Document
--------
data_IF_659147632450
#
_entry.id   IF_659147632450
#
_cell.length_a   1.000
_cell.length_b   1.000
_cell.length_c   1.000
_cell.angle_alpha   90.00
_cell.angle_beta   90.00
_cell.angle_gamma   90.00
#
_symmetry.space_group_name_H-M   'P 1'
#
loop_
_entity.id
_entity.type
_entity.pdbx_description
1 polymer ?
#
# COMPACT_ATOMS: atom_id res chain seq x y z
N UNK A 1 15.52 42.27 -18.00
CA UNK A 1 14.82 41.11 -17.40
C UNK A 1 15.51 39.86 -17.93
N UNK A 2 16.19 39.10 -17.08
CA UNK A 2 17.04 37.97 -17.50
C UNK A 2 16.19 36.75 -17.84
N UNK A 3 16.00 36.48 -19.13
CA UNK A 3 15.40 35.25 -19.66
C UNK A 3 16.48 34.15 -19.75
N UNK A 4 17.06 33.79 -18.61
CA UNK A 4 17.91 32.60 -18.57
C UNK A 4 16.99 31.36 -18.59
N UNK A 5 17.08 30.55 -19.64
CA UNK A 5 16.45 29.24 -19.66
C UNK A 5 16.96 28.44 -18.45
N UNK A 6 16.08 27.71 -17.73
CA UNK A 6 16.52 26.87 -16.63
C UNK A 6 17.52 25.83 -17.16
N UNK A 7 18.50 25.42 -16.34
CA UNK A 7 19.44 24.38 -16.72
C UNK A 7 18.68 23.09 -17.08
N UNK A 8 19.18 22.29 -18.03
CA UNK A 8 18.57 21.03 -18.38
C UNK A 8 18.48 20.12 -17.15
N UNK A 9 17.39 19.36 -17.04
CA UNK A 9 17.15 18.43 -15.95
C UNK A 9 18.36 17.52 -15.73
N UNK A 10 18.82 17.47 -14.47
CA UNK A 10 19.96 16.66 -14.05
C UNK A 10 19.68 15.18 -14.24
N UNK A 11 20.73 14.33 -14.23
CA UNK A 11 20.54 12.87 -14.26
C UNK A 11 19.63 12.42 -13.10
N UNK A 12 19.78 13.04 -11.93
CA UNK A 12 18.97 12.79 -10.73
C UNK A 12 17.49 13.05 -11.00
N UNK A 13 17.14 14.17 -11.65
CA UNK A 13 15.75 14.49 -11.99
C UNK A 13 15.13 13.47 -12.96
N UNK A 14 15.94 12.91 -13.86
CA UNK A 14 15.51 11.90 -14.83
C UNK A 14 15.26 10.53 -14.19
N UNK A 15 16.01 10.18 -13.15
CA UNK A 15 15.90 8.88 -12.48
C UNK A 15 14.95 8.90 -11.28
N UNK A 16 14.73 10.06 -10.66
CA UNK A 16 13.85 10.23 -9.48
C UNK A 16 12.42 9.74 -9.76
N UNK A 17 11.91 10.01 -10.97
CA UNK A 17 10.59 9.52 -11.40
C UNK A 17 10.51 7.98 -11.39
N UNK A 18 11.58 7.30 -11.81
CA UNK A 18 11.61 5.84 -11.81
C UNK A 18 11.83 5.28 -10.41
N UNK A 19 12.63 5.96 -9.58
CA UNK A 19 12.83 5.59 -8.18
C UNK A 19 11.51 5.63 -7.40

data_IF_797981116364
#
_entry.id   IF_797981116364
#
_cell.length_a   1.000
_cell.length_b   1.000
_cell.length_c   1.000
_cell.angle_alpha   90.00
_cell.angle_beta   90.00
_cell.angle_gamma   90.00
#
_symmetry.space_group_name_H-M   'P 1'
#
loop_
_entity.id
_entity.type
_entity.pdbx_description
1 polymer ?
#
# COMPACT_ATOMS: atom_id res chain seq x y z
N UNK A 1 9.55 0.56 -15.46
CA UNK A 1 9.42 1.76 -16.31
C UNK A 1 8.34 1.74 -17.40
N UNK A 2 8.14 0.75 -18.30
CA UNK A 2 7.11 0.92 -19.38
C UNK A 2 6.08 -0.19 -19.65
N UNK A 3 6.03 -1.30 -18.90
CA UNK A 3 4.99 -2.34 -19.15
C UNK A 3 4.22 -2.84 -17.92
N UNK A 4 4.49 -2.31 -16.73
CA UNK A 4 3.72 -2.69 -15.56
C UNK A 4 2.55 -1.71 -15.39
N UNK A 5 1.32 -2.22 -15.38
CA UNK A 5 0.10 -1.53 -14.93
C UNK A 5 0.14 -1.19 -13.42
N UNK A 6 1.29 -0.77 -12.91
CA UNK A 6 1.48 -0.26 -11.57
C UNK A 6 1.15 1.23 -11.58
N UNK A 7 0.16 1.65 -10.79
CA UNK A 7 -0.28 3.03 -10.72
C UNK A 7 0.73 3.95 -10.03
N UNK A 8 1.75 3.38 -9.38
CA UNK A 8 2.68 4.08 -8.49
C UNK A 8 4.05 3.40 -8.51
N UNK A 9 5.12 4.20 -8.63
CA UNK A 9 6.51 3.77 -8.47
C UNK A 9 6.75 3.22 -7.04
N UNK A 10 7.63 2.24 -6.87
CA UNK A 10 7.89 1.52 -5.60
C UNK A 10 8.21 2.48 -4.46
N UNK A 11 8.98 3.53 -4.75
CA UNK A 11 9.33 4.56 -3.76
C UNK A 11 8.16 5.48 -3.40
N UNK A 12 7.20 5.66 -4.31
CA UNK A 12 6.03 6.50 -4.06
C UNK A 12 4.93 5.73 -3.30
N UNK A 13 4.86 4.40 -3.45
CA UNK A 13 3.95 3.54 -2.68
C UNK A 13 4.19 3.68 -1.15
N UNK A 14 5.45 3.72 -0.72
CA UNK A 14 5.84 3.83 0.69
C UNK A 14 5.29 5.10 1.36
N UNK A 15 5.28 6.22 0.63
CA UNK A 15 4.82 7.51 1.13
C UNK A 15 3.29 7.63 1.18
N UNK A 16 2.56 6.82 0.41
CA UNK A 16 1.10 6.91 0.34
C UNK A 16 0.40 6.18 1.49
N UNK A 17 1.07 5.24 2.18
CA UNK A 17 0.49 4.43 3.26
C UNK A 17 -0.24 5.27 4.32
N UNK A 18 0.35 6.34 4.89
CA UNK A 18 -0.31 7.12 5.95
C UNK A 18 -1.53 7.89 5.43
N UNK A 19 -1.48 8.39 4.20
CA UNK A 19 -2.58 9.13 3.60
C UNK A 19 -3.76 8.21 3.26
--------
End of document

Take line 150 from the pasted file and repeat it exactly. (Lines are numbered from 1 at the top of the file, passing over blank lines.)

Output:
CA UNK A 18 -0.31 7.12 5.95